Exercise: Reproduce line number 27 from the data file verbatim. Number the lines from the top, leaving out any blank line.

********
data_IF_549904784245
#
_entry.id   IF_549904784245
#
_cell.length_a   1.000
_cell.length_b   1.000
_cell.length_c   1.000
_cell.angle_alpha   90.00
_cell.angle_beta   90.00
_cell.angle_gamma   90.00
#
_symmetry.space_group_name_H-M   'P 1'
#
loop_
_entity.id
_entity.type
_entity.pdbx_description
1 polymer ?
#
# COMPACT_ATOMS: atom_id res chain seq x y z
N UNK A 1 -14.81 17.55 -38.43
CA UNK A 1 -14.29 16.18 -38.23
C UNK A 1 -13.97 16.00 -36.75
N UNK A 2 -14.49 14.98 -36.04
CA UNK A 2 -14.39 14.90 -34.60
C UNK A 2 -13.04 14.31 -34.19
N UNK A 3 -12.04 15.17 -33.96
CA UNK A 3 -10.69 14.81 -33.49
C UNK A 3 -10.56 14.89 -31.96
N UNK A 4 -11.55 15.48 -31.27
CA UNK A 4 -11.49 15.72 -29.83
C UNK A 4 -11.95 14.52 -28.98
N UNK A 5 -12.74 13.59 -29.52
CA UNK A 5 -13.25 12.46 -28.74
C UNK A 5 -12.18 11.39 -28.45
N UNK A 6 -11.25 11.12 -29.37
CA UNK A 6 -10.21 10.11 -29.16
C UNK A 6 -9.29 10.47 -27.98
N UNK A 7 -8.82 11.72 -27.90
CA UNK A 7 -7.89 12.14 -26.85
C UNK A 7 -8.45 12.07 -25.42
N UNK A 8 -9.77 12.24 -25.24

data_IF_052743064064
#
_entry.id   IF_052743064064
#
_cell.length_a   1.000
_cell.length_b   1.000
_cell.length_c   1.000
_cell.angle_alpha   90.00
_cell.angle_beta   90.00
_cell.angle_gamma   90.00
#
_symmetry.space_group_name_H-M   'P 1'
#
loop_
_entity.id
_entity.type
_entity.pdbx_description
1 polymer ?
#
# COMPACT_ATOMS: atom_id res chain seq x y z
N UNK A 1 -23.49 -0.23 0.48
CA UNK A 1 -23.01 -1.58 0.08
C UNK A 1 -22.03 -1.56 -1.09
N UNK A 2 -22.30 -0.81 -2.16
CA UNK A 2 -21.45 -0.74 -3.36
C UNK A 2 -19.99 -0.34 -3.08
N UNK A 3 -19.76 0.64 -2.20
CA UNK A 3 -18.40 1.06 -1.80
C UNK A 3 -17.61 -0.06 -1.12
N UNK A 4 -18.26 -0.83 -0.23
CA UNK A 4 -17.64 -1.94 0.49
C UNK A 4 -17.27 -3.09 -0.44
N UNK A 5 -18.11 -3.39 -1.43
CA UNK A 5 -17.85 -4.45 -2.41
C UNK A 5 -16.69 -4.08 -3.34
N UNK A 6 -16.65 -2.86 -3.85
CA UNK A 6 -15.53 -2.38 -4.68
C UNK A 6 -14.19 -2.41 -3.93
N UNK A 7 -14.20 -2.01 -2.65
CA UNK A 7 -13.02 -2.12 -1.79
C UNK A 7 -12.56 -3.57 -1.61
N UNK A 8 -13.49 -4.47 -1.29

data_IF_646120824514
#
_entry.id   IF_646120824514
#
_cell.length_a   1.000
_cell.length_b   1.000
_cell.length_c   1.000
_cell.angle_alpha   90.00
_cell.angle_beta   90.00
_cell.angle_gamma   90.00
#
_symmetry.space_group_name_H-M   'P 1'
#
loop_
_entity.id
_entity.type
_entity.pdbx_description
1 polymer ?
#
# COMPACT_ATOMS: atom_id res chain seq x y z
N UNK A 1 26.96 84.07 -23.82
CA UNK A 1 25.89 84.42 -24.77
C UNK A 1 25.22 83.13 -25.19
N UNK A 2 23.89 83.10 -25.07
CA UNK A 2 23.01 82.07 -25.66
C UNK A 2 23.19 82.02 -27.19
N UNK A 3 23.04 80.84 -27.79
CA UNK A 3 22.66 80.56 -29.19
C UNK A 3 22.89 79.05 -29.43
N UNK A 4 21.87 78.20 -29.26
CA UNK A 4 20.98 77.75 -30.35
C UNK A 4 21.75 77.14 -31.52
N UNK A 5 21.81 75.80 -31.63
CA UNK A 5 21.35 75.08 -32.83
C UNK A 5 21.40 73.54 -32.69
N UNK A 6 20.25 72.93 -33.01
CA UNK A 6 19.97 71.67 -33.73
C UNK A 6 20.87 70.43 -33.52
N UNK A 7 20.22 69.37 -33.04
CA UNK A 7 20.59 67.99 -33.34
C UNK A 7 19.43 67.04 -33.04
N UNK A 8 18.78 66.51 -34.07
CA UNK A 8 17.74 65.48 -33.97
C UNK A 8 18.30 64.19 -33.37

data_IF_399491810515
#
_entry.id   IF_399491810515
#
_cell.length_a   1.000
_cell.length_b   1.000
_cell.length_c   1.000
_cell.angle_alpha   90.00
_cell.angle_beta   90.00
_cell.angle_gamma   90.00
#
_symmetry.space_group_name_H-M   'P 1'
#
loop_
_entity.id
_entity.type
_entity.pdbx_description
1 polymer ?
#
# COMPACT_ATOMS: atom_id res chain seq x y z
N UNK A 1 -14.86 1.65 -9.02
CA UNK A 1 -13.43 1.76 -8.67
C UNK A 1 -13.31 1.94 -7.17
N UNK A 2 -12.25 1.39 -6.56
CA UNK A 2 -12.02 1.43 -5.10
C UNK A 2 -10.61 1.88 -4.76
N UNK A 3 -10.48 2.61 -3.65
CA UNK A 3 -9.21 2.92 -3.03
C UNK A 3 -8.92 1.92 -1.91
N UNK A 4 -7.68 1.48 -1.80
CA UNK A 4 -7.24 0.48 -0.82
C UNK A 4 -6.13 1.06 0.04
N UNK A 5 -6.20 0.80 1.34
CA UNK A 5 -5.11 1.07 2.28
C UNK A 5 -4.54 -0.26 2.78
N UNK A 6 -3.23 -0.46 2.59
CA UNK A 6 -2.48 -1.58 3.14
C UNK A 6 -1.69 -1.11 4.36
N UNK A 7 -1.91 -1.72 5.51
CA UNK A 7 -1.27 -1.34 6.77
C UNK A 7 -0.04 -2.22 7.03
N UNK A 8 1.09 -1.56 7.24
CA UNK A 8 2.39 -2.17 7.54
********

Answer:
N UNK A 3 -12.04 15.17 -33.96